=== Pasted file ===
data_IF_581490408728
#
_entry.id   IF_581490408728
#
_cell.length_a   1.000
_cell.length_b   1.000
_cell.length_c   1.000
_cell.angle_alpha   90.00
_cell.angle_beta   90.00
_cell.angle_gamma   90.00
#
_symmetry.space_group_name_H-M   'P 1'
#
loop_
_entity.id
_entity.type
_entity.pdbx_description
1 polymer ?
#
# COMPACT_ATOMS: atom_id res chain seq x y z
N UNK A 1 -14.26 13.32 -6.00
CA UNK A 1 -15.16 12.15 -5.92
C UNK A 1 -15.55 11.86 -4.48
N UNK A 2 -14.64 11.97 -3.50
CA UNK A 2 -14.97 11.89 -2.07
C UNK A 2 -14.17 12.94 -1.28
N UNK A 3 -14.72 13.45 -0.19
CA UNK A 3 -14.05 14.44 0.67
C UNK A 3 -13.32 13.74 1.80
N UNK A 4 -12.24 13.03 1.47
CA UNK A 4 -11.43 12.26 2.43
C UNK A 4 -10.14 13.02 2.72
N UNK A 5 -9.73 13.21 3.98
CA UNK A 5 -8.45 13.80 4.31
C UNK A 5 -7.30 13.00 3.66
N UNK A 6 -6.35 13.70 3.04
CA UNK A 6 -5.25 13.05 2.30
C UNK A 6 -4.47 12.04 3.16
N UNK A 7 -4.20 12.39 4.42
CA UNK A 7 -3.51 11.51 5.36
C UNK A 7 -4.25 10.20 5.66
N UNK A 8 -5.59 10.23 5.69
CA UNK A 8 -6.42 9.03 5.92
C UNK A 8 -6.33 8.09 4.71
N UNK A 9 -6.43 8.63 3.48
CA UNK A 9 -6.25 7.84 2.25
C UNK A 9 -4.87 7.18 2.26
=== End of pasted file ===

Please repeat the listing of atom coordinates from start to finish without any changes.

data_IF_581490408728
#
_entry.id   IF_581490408728
#
_cell.length_a   1.000
_cell.length_b   1.000
_cell.length_c   1.000
_cell.angle_alpha   90.00
_cell.angle_beta   90.00
_cell.angle_gamma   90.00
#
_symmetry.space_group_name_H-M   'P 1'
#
loop_
_entity.id
_entity.type
_entity.pdbx_description
1 polymer ?
#
# COMPACT_ATOMS: atom_id res chain seq x y z
N UNK A 1 -14.26 13.32 -6.00
CA UNK A 1 -15.16 12.15 -5.92
C UNK A 1 -15.55 11.86 -4.48
N UNK A 2 -14.64 11.97 -3.50
CA UNK A 2 -14.97 11.89 -2.07
C UNK A 2 -14.17 12.94 -1.28
N UNK A 3 -14.72 13.45 -0.19
CA UNK A 3 -14.05 14.44 0.67
C UNK A 3 -13.32 13.74 1.80
N UNK A 4 -12.24 13.03 1.47
CA UNK A 4 -11.43 12.26 2.43
C UNK A 4 -10.14 13.02 2.72
N UNK A 5 -9.73 13.21 3.98
CA UNK A 5 -8.45 13.80 4.31
C UNK A 5 -7.30 13.00 3.66
N UNK A 6 -6.35 13.70 3.04
CA UNK A 6 -5.25 13.05 2.30
C UNK A 6 -4.47 12.04 3.16
N UNK A 7 -4.20 12.39 4.42
CA UNK A 7 -3.51 11.51 5.36
C UNK A 7 -4.25 10.20 5.66
N UNK A 8 -5.59 10.23 5.69
CA UNK A 8 -6.42 9.03 5.92
C UNK A 8 -6.33 8.09 4.71
N UNK A 9 -6.43 8.63 3.48
CA UNK A 9 -6.25 7.84 2.25
C UNK A 9 -4.87 7.18 2.26